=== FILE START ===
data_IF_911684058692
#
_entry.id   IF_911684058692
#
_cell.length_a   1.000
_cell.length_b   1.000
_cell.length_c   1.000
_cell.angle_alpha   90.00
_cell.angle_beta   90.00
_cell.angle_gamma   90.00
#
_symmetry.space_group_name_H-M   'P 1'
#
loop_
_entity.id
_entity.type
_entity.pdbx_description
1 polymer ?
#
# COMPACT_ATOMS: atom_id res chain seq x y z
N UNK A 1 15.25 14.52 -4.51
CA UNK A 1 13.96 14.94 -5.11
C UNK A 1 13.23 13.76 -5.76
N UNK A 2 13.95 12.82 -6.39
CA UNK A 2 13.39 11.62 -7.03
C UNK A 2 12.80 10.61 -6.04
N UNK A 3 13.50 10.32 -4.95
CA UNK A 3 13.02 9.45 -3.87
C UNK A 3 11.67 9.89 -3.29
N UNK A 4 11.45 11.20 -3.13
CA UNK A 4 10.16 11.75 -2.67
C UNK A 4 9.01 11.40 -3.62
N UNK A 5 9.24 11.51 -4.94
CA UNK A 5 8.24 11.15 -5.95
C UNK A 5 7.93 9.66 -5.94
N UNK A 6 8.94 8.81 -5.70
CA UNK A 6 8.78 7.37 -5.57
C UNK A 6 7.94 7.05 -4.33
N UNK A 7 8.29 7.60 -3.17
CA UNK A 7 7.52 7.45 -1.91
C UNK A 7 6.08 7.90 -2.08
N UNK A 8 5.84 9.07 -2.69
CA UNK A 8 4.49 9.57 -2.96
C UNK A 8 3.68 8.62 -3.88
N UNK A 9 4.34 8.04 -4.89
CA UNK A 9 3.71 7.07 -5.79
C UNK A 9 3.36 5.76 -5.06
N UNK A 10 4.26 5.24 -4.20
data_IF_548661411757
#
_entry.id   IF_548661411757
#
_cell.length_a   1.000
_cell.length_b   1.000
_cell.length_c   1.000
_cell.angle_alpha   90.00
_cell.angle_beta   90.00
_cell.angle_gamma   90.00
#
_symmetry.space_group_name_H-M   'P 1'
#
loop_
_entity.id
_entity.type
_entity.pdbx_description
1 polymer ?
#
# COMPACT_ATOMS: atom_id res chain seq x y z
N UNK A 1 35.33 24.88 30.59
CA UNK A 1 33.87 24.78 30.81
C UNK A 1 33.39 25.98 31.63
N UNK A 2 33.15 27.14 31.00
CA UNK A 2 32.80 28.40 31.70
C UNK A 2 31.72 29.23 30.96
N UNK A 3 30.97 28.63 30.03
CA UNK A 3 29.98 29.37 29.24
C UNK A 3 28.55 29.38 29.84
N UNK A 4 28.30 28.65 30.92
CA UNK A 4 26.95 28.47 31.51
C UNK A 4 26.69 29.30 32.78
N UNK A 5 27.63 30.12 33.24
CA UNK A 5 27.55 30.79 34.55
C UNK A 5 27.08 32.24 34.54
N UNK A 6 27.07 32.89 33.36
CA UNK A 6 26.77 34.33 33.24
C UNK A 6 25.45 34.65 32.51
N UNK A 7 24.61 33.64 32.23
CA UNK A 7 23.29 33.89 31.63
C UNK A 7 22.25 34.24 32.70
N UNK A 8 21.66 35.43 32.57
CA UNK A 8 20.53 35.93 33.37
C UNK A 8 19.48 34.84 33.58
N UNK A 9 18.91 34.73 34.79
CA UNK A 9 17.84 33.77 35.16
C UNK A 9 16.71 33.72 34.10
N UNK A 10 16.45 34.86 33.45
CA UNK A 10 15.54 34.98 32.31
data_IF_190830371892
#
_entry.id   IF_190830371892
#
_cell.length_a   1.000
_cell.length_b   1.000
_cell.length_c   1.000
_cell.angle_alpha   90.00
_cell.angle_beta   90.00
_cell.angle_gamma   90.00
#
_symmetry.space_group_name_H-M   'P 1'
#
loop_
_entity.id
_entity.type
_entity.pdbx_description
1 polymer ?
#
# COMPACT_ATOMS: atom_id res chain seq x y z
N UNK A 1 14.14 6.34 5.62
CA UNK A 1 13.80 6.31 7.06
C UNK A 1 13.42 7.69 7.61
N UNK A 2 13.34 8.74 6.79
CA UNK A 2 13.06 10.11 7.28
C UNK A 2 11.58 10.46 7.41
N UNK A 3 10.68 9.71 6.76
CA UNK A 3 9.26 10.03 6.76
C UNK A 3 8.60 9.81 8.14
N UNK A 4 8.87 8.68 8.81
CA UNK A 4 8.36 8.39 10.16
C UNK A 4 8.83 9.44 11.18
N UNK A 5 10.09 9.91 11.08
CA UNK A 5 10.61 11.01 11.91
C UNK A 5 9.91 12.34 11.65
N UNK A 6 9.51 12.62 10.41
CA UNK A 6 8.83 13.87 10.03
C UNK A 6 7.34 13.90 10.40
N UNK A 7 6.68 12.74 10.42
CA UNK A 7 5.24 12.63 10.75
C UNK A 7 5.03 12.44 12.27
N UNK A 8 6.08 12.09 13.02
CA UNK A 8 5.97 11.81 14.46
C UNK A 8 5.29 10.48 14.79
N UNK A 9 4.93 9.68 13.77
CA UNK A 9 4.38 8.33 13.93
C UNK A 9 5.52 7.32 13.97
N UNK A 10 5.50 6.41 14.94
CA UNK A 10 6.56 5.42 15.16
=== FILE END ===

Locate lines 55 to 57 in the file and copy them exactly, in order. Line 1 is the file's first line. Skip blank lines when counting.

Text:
_cell.length_c   1.000
_cell.angle_alpha   90.00
_cell.angle_beta   90.00